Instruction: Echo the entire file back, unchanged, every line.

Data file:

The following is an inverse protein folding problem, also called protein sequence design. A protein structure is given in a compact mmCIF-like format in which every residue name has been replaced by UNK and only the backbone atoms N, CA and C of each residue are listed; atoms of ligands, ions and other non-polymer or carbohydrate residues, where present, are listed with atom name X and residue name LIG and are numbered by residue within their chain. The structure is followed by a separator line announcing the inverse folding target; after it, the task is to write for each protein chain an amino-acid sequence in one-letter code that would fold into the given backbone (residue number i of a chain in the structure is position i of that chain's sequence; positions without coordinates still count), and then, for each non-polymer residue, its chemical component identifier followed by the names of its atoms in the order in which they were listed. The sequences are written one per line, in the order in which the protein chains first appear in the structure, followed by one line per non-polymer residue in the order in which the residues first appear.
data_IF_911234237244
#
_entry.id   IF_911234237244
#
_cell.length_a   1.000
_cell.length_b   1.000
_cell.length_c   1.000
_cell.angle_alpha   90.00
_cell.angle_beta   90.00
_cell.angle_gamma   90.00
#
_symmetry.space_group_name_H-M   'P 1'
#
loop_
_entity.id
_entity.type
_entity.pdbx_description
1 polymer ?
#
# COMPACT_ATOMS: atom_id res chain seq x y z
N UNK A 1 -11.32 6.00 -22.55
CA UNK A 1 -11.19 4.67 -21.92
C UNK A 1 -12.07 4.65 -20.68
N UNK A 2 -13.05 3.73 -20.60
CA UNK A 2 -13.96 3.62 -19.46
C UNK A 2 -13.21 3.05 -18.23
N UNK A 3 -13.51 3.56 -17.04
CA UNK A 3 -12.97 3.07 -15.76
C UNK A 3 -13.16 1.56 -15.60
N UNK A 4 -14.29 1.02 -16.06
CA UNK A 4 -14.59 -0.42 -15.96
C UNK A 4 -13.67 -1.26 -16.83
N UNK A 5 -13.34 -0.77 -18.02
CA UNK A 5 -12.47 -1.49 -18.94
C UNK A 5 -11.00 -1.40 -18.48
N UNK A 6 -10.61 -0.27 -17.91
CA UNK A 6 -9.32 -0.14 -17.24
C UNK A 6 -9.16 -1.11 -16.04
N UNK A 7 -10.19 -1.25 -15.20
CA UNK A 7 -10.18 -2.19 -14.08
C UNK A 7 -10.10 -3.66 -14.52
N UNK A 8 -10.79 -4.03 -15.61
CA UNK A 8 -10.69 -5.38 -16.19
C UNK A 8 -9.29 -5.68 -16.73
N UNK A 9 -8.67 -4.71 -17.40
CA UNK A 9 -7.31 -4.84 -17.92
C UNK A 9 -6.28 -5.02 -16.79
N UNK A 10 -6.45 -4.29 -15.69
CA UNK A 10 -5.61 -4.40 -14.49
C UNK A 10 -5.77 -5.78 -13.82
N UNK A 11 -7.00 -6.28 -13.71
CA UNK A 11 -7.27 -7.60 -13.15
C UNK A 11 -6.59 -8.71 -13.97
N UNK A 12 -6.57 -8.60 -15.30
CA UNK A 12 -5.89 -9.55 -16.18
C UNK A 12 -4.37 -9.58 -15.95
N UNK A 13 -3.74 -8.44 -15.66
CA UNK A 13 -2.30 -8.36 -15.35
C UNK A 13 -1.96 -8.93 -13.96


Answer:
The following is an inverse protein folding problem, also called protein sequence design. A protein structure is given in a compact mmCIF-like format in which every residue name has been replaced by UNK and only the backbone atoms N, CA and C of each residue are listed; atoms of ligands, ions and other non-polymer or carbohydrate residues, where present, are listed with atom name X and residue name LIG and are numbered by residue within their chain. The structure is followed by a separator line announcing the inverse folding target; after it, the task is to write for each protein chain an amino-acid sequence in one-letter code that would fold into the given backbone (residue number i of a chain in the structure is position i of that chain's sequence; positions without coordinates still count), and then, for each non-polymer residue, its chemical component identifier followed by the names of its atoms in the order in which they were listed. The sequences are written one per line, in the order in which the protein chains first appear in the structure, followed by one line per non-polymer residue in the order in which the residues first appear.
data_IF_911234237244
#
_entry.id   IF_911234237244
#
_cell.length_a   1.000
_cell.length_b   1.000
_cell.length_c   1.000
_cell.angle_alpha   90.00
_cell.angle_beta   90.00
_cell.angle_gamma   90.00
#
_symmetry.space_group_name_H-M   'P 1'
#
loop_
_entity.id
_entity.type
_entity.pdbx_description
1 polymer ?
#
# COMPACT_ATOMS: atom_id res chain seq x y z
N UNK A 1 -11.32 6.00 -22.55
CA UNK A 1 -11.19 4.67 -21.92
C UNK A 1 -12.07 4.65 -20.68
N UNK A 2 -13.05 3.73 -20.60
CA UNK A 2 -13.96 3.62 -19.46
C UNK A 2 -13.21 3.05 -18.23
N UNK A 3 -13.51 3.56 -17.04
CA UNK A 3 -12.97 3.07 -15.76
C UNK A 3 -13.16 1.56 -15.60
N UNK A 4 -14.29 1.02 -16.06
CA UNK A 4 -14.59 -0.42 -15.96
C UNK A 4 -13.67 -1.26 -16.83
N UNK A 5 -13.34 -0.77 -18.02
CA UNK A 5 -12.47 -1.49 -18.94
C UNK A 5 -11.00 -1.40 -18.48
N UNK A 6 -10.61 -0.27 -17.91
CA UNK A 6 -9.32 -0.14 -17.24
C UNK A 6 -9.16 -1.11 -16.04
N UNK A 7 -10.19 -1.25 -15.20
CA UNK A 7 -10.18 -2.19 -14.08
C UNK A 7 -10.10 -3.66 -14.52
N UNK A 8 -10.79 -4.03 -15.61
CA UNK A 8 -10.69 -5.38 -16.19
C UNK A 8 -9.29 -5.68 -16.73
N UNK A 9 -8.67 -4.71 -17.40
CA UNK A 9 -7.31 -4.84 -17.92
C UNK A 9 -6.28 -5.02 -16.79
N UNK A 10 -6.45 -4.29 -15.69
CA UNK A 10 -5.61 -4.40 -14.49
C UNK A 10 -5.77 -5.78 -13.82
N UNK A 11 -7.00 -6.28 -13.71
CA UNK A 11 -7.27 -7.60 -13.15
C UNK A 11 -6.59 -8.71 -13.97
N UNK A 12 -6.57 -8.60 -15.30
CA UNK A 12 -5.89 -9.55 -16.18
C UNK A 12 -4.37 -9.58 -15.95
N UNK A 13 -3.74 -8.44 -15.66
CA UNK A 13 -2.30 -8.36 -15.35
C UNK A 13 -1.96 -8.93 -13.96